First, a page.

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Kota Stone Flooring | An Architect Explains

Kota Stone is a fine-grained variety of limestone obtained from Kota, Rajasthan, India.  It is available in attractive, earthy colours. It is non-slippery, water-resistant, non-porous, can be rough finished or polished to a high shine. However, it does not have the sophisticated appearance of Marble or Granite. It is more rustic looking. It is used both in interiors and in exteriors, commercial spaces, external staircases, pathways, corridors, driveways, and balconies etc. A very similar stone is the Shahbad stone found in North Karnataka. But Shahbad is mostly grey.
Kota stone is a natural stone that can be easily maintained
Kota stone is a natural stone that can be easily maintained and is used both indoors and outdoors


Composition: Kota is a very fine grained, siliceous calcium carbonate rock of sedimentary nature.
Physical properties: Kota is hard, compact, tough and homogenous natural stone. It is non-slippery.


Beautiful: Polished Kota Stone looks beautiful because of it’s nice smoothness and shine.
Natural: Like Marble or Granite, Kota is a natural stone and is bio-degradable and a green option.
Finish: Kota stone can be finished according to requirement such as one-side honed, both-sides honed, hand cut, machine cut, polished, mirror finish and calibrated etc.
Hygienic: Kota, being non-porous and moisture resistant, is a hygienic flooring option in humid regions.
Cool: Kota reflects heat and is always cool and comfortable underfoot.
Affordable: Unlike Marble or Granite, Kota stone is very affordable. In fact it is the cheapest stone among other natural stones.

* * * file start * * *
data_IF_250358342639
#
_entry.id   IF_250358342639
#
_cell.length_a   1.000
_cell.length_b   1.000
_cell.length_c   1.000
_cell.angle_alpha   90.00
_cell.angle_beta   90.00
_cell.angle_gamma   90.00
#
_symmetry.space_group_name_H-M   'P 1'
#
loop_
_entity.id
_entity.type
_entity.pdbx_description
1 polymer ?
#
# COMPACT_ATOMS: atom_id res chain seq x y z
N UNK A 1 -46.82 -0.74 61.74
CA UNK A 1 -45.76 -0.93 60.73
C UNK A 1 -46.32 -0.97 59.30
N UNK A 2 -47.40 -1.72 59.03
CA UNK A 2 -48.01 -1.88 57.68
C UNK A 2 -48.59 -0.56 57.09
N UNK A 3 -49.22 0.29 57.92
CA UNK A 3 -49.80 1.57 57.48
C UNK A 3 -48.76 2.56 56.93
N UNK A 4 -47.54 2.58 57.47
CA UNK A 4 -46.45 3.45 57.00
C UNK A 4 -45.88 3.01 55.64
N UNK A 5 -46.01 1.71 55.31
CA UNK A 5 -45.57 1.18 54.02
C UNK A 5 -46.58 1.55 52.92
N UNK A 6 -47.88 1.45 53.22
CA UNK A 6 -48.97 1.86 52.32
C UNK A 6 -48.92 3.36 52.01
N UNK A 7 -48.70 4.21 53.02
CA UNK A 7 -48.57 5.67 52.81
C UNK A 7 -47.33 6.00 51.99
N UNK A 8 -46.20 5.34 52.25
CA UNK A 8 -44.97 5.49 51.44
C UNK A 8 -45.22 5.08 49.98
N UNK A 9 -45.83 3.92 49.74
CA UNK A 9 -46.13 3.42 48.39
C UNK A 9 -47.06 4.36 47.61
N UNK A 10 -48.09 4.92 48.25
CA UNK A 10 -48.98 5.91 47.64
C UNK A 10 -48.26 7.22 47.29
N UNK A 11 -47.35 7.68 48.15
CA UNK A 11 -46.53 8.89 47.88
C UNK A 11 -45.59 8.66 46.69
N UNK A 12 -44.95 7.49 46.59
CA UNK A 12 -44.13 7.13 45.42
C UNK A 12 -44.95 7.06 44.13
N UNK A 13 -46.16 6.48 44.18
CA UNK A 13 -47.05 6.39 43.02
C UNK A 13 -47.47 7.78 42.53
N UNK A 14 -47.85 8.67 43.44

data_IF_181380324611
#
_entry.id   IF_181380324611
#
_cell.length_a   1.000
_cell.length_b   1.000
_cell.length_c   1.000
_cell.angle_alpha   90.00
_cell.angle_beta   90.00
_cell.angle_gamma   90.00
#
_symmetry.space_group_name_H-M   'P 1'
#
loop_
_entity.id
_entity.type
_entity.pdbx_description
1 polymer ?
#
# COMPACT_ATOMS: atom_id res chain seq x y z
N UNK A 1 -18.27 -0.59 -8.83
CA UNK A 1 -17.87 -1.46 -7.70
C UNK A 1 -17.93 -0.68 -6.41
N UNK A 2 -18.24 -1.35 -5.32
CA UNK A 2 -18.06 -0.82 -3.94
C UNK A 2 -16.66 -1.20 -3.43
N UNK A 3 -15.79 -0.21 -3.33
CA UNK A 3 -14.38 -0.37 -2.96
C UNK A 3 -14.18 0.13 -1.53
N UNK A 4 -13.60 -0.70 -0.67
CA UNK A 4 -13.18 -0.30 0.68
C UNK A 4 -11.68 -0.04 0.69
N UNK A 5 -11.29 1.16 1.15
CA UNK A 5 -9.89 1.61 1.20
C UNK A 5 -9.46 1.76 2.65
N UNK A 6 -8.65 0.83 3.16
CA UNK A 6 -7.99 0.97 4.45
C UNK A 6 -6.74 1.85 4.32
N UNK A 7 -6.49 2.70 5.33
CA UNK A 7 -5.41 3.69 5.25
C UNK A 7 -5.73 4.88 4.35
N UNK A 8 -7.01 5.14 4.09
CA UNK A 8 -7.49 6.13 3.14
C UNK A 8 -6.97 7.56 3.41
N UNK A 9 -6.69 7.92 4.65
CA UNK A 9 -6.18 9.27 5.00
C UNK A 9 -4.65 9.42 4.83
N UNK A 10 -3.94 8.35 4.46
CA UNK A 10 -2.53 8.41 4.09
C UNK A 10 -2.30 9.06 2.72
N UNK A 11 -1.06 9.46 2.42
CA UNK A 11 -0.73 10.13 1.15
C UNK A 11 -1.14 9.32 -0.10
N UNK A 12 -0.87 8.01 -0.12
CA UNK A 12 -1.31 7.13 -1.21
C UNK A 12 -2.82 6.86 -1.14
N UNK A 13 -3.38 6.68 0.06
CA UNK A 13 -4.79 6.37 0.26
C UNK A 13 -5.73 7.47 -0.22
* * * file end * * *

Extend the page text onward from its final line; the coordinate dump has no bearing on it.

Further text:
Wide range: Kota is available in beautiful colours  like black, pink, grey and beige. though the rich greenish-blue and brown colours are the most popular.
Kota stone takes a high polish
Kota stone takes a high polish


Flaking: The stone tends to flake over a period of time. However, periodic polishing using polishing wax can eliminate this phenomenon.
Lustreless: Kota lacks the luster of Marble or granite.
Small sized tiles: Unlike Marble and Granite, Kota is not available as large slabs, due to the brittleness of limestone. The maximum sizes are around 240 cm x 75 cm.
Many joints: Unlike Marble or Granite, Kota stone flooring does not give the appearance of a seamless flooring because Kota tiles are available only in small sized tiles. Also, there is a lot of variation in colour between tiles.
Kota stone is available in small sizes and hence a lot of joints are visible.
Kota stone is available only in small sizes and hence a lot of joints are visible.


Due to it’s durability and affordability, it is the most preferred choice among natural stones in large spaces like industries and commercial buildings and homes of eco-conscious people.  It is sometimes used as a wall cladding because of its natural colouring and sheen. A very good alternative to Kota is Shahbad stone or Slate.

17 thoughts on “Kota Stone Flooring | An Architect Explains

  • October 26, 2013 at 9:45 pm

    Sir’ i want more flooring design of kotastones pl. Send me because i m installing kota in my house.
    Hi Manish,
    I do not have flooring designs. But usually an experienced tile layer can help you in this matter.

  • October 15, 2014 at 5:18 am

    how many polishing need for kota flooring

    Hi Maha,
    At least 5 or 6 times to get a good shine. It also depends on the quality of the stone. Denser stones get a good shine with 4 or 5 polishes.

  • January 30, 2015 at 9:56 pm

    does kota stone used in external staircase at house ..?
    Hi Chavda Ashvin,